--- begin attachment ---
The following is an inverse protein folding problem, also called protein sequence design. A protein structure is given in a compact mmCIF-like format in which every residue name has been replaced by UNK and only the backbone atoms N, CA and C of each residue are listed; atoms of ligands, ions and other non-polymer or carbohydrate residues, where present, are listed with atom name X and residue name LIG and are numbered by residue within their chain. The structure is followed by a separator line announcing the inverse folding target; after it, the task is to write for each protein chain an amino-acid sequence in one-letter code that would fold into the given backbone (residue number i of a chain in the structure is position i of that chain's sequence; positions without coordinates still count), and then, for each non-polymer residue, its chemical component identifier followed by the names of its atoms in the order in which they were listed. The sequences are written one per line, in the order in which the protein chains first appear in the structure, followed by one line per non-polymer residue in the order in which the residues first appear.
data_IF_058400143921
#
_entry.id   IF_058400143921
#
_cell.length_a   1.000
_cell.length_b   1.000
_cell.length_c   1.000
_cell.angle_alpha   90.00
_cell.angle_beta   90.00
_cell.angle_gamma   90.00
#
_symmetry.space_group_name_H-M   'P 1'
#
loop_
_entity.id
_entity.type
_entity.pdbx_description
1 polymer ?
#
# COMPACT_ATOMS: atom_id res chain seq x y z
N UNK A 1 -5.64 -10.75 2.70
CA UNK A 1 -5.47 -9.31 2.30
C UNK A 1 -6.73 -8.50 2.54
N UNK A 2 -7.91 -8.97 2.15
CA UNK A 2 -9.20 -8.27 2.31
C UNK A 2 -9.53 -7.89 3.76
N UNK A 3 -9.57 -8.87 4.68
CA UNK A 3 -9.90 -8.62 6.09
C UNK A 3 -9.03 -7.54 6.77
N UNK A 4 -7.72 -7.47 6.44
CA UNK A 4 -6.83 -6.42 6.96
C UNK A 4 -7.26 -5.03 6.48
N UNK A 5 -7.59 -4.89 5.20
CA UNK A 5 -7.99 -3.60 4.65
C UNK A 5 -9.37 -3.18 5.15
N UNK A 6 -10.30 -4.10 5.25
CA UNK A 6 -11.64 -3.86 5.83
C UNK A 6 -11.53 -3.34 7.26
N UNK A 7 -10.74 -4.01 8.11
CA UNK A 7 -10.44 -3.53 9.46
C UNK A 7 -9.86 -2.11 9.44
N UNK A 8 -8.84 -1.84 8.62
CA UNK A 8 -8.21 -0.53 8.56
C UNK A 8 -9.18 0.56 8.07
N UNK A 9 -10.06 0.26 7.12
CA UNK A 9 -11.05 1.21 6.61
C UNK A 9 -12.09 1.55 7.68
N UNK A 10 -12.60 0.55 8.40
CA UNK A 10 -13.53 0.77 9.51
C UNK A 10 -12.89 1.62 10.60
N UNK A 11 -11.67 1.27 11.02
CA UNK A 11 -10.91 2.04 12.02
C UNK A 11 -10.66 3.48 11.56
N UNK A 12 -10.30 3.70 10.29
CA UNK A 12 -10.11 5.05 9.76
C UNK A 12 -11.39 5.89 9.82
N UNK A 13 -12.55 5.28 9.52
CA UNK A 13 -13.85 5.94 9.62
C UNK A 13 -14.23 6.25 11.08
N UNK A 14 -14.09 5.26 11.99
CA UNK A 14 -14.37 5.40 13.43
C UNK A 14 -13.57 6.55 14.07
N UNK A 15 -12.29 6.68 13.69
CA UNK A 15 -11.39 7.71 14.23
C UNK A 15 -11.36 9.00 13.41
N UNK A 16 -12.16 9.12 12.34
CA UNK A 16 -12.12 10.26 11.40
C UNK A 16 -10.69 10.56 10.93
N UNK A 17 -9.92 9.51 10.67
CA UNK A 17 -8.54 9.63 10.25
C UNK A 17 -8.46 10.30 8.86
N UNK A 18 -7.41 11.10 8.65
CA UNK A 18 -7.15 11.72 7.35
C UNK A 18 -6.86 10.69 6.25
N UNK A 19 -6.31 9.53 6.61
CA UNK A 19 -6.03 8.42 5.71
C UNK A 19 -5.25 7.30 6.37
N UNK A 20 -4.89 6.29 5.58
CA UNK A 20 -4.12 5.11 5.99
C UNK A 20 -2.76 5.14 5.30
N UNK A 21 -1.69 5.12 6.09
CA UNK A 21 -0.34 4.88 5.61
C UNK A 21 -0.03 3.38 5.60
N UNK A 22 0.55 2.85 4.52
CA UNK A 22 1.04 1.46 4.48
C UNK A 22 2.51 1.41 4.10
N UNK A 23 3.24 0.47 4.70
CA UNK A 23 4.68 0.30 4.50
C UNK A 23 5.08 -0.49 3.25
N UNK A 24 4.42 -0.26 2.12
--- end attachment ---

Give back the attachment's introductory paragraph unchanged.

The following is an inverse protein folding problem, also called protein sequence design. A protein structure is given in a compact mmCIF-like format in which every residue name has been replaced by UNK and only the backbone atoms N, CA and C of each residue are listed; atoms of ligands, ions and other non-polymer or carbohydrate residues, where present, are listed with atom name X and residue name LIG and are numbered by residue within their chain. The structure is followed by a separator line announcing the inverse folding target; after it, the task is to write for each protein chain an amino-acid sequence in one-letter code that would fold into the given backbone (residue number i of a chain in the structure is position i of that chain's sequence; positions without coordinates still count), and then, for each non-polymer residue, its chemical component identifier followed by the names of its atoms in the order in which they were listed. The sequences are written one per line, in the order in which the protein chains first appear in the structure, followed by one line per non-polymer residue in the order in which the residues first appear.